Ash Wednesday, the four freedoms, MLK’s Dream and repentance


We are ambassadors for Christ, as if God were appealing through us. We implore you on behalf of Christ, be reconciled to God. For our sake, he made him to be failure who did not know failure, so that we might become the charitableness of God in him. Working together, we appeal to you not to receive the grace of God in vain. St. Paul writes:

In an acceptable time I heard you, and on the day of salvation/Joshua/Jesus I helped you.

Now is a very acceptable time.

Now is the day of salvation/Joshua/Jesus.

                        Now is the time to end the need for this shelter

So reads the second reading for Ash Wednesday. The key word in the passage is δίκαιος which the Septuagint or Greek translation of the Hebrew Torah usually translates for Tzaddic. Tzaddic means both justice/righteousness, and charity. The idea comes from the Exodus and the First Mitzvah, which includes the command to remember our enslavement in Oppression/ Egypt and our rescue. To remember our enslavement and our rescue means to get that lump in our throat when we see others suffer and do something.

Saint Paul tells us that Jesus/Salvation did not know failure, become failure, dying on the cross so that we might become charitable, the charitableness of God. We do not receive the grace of God in vain. Just as God worked to lead the Jews out of Egypt to the Promised Land, so Jesus died on the cross to rescue us. In exchange, we must work to rescue others, or our salvation is in vain. Now is the acceptable time to save others, from poverty, from despair, to the freedom of expression, the freedom to serve God as he desires, from want and from fear.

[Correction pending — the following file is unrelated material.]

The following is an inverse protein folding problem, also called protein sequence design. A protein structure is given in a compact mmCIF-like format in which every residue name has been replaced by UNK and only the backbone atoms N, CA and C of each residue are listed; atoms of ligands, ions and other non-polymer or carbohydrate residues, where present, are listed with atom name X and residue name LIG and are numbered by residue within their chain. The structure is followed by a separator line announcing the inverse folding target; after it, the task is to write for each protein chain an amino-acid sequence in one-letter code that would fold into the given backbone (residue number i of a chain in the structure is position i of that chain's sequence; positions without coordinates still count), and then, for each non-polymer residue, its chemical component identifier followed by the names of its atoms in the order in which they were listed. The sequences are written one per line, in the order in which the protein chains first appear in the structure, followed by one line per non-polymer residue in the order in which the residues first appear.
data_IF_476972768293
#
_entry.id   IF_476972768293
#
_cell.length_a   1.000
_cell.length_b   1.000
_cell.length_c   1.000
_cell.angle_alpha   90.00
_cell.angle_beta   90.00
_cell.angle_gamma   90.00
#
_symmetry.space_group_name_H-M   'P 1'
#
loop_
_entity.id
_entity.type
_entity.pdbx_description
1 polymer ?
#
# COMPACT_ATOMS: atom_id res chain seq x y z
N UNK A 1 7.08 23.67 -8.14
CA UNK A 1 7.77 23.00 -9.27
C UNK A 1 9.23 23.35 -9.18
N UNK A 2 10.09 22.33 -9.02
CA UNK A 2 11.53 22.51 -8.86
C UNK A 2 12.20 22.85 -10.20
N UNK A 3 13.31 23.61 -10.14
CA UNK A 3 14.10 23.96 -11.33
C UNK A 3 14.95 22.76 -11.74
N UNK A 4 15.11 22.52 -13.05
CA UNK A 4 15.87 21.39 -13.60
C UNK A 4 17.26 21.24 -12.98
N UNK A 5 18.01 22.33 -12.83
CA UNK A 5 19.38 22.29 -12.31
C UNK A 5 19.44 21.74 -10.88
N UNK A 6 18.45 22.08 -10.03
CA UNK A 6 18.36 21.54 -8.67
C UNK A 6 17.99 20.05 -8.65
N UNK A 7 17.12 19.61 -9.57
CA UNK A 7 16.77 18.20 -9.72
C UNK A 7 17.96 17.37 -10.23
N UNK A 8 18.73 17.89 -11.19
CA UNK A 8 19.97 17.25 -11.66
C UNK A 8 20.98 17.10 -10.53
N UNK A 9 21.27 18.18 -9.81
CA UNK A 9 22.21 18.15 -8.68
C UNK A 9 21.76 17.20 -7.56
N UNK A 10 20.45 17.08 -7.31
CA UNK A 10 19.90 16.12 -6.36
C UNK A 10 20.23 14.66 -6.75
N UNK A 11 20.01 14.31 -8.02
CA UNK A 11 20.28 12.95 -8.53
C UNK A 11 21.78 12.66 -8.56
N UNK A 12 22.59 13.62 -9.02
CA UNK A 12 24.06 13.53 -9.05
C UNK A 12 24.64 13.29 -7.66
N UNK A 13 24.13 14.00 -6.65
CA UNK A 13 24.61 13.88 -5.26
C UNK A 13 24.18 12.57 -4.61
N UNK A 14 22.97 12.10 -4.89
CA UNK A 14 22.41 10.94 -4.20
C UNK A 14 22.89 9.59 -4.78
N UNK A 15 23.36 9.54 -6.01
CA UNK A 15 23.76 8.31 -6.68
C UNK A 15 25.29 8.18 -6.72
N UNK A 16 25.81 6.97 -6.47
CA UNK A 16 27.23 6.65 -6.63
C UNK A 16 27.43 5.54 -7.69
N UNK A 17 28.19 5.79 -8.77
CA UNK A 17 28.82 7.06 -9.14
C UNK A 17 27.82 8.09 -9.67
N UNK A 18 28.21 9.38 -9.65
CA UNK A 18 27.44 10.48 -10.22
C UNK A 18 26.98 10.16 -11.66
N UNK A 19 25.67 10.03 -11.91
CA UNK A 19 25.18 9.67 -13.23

Because God rescued us, we remember the words of the Great American who said, “Seven score and nine years ago, a great American, signed the Emancipation Proclamation. One hundred and fifty years later, too many live on a lonely island of poverty in the midst of a vast ocean of material prosperity. One hundred and fifty years later, too many still languish in the corners of American society, finding themselves exiles in their own land.

This great American talked about a check, a promissory note that all people are supposed to inherit. As then, our leaders still tell the poor there are not sufficient funds to help them out of their chains of poverty. Now is the time for tax cuts for the rich. The poor need to wait. As Christians, we refuse to believe that the bank of justice is bankrupt. We refuse to believe that there are insufficient funds in the great vaults of America.

Our second reading for Ash Wednesday reminds us of the Fierce Urgency of Now. There is no time to engage in the luxury of gradualism. Now is a very acceptable time. Now is the day of salvation/Joshua/Jesus. Now is the time to lift our nation from the quicksands of injustice to the solid rock of Christian unity. Now is the time to make justice a reality for all of God’s children. Now is the time to make America one nation under God, not two, one black, one white, one enslaved by poverty, and one enslaved by wealth.

Ash Wednesday is the day of repentance; Repentance from what? Repentance from allowing our politicians, our religious and economic leaders not to cash that check. Are we ready and up to the task?

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